The Islamic Insurgency That Could Soon Hit Egypt
August 19, 2013
Shortly after the uprising-cum-coup that toppled Mohamed Morsi on July 3, I asked an Egyptian military official why the generals removed Morsi after only four days of protests when they had waited 18 days to remove Hosni Mubarak in 2011.
The Muslim Brotherhood Can't Save Morsi Now
July 03, 2013
It seems illogical that mass protests should force an elected president from office, especially only a year into a four-year term.
Egypt Will Erupt Again on June 30
June 24, 2013
The Middle Egypt governorate of Beni Suef, an agricultural province located 70 miles south of Cairo, is an Islamist stronghold.
Back to Mubarak
January 25, 2013
Long after the moving images of Egypt’s Facebook-addicted, pro-democratic revolutionaries faded from Tahrir Square, they have remained firmly implanted in the minds of American observers 6,000 miles away.
Have We Lost Egypt? A Dialogue on Islamists, Reactionaries, and American Diplomacy
December 14, 2012
After weeks of political intrigue and street violence, Egyptians will vote this weekend on a controversial new constitution. TNR asked two analysts with differing perspectives on events in the region, Nathan Brown and Eric Trager, to weigh in on the immediate and long-term future of the world's most influential Arab country. TNR: What exactly is in the newly drafted Constitution? Does it really privilege Islamists? Nathan Brown: Most of the complaints in Egypt about the document are about process—who wrote it and how—and far less about content.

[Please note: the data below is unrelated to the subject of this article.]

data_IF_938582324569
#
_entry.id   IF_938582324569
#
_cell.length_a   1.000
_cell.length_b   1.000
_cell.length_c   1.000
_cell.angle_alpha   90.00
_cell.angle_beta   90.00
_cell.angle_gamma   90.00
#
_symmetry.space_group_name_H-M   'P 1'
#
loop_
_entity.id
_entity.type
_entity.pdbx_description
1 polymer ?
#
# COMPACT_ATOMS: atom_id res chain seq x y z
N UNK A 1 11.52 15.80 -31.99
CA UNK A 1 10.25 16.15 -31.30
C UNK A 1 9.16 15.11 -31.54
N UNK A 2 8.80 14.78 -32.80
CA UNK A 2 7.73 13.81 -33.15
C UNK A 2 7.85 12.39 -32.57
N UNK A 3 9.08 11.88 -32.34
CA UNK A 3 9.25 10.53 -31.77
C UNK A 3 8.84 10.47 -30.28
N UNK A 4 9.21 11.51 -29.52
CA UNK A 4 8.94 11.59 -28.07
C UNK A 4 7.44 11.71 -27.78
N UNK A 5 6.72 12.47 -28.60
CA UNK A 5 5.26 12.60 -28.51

Why Won’t Morsi Back Down? Read His Resume
November 30, 2012
The Egyptian president's C.V. explains his recent actions.
Shame on Anyone Who Ever Thought Mohammad Morsi Was a Moderate
November 26, 2012
The unbearable naivete of Western defenders of the Muslim Brotherhood.
CAIRO—One of the more charming aspects of post-Mubarak Egypt is the frequency with which political debate erupts spontaneously between ordinary pedestrians, who are then quickly surrounded by dozens of on-listeners eager to hear competing points and, more often than not, interject their own. These deliberative blobs are the best indication that Egypt’s suddenly competitive political life is trickling down to the masses.
CAIRO, Egypt—In the stultifying, 100-plus-degree heat of Tahrir Square on Sunday, where tens of thousands gathered to hear the results of Egypt’s first relatively free presidential election, the sweaty, and occasionally fainting, masses were morbidly grim. Many in the Islamist-dominant crowd were convinced that Egypt’s military junta would anoint former prime minister Ahmed Shafik the next president, and they anticipated deadly confrontation with security forces immediately thereafter.
CAIRO, Egypt—On Wednesday night, thousands of demonstrators descended onto Tahrir Square to demand an end to military rule. It was the twentieth straight night of these protests, and the Muslim Brotherhood marked the occasion by calling on its hundreds of thousands of members nationwide to join an open-ended Tahrir Square sit-in and “complete the revolution.” But from my apartment in Mohandessin, a neighborhood just three miles northwest of downtown Cairo, I couldn’t hear a thing. The streets were calm, the cafes were open, and there was nothing in sight that resembled a revolution.